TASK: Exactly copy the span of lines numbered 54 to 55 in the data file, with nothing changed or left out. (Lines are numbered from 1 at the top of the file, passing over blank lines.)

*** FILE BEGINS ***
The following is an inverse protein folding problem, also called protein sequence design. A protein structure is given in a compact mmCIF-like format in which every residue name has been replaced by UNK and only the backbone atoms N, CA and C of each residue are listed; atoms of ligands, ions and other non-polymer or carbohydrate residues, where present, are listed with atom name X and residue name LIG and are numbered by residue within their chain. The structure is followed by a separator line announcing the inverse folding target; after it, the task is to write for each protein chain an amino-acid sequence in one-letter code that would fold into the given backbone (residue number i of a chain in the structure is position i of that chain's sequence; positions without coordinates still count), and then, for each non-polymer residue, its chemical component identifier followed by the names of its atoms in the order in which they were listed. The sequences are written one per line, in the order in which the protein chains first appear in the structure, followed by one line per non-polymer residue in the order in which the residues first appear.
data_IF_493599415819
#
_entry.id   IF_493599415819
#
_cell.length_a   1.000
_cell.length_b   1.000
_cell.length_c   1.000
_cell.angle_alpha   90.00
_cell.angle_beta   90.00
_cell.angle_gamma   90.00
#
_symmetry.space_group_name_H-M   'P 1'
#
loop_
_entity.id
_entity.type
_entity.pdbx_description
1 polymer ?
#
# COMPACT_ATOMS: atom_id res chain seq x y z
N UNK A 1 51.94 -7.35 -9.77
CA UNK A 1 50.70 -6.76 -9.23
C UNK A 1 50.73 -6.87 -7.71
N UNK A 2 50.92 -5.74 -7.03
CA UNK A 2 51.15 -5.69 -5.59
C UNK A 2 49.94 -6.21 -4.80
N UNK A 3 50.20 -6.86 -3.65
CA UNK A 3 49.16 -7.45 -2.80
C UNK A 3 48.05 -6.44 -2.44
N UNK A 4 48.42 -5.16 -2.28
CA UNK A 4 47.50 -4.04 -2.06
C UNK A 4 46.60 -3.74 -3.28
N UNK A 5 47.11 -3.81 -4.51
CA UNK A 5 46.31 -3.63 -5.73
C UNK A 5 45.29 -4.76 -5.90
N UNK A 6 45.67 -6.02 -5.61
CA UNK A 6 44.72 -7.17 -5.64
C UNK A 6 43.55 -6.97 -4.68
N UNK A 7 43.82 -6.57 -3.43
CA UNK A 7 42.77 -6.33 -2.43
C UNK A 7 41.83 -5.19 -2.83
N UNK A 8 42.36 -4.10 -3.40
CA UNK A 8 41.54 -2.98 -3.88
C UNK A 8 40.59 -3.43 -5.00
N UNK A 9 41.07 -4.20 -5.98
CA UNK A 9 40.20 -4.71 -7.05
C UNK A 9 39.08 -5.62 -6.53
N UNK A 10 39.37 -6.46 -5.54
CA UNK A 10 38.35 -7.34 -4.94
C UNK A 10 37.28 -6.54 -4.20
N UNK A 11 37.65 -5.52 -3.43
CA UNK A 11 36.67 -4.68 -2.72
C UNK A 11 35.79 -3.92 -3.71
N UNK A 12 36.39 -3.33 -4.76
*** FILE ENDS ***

C UNK A 11 35.79 -3.92 -3.71
N UNK A 12 36.39 -3.33 -4.76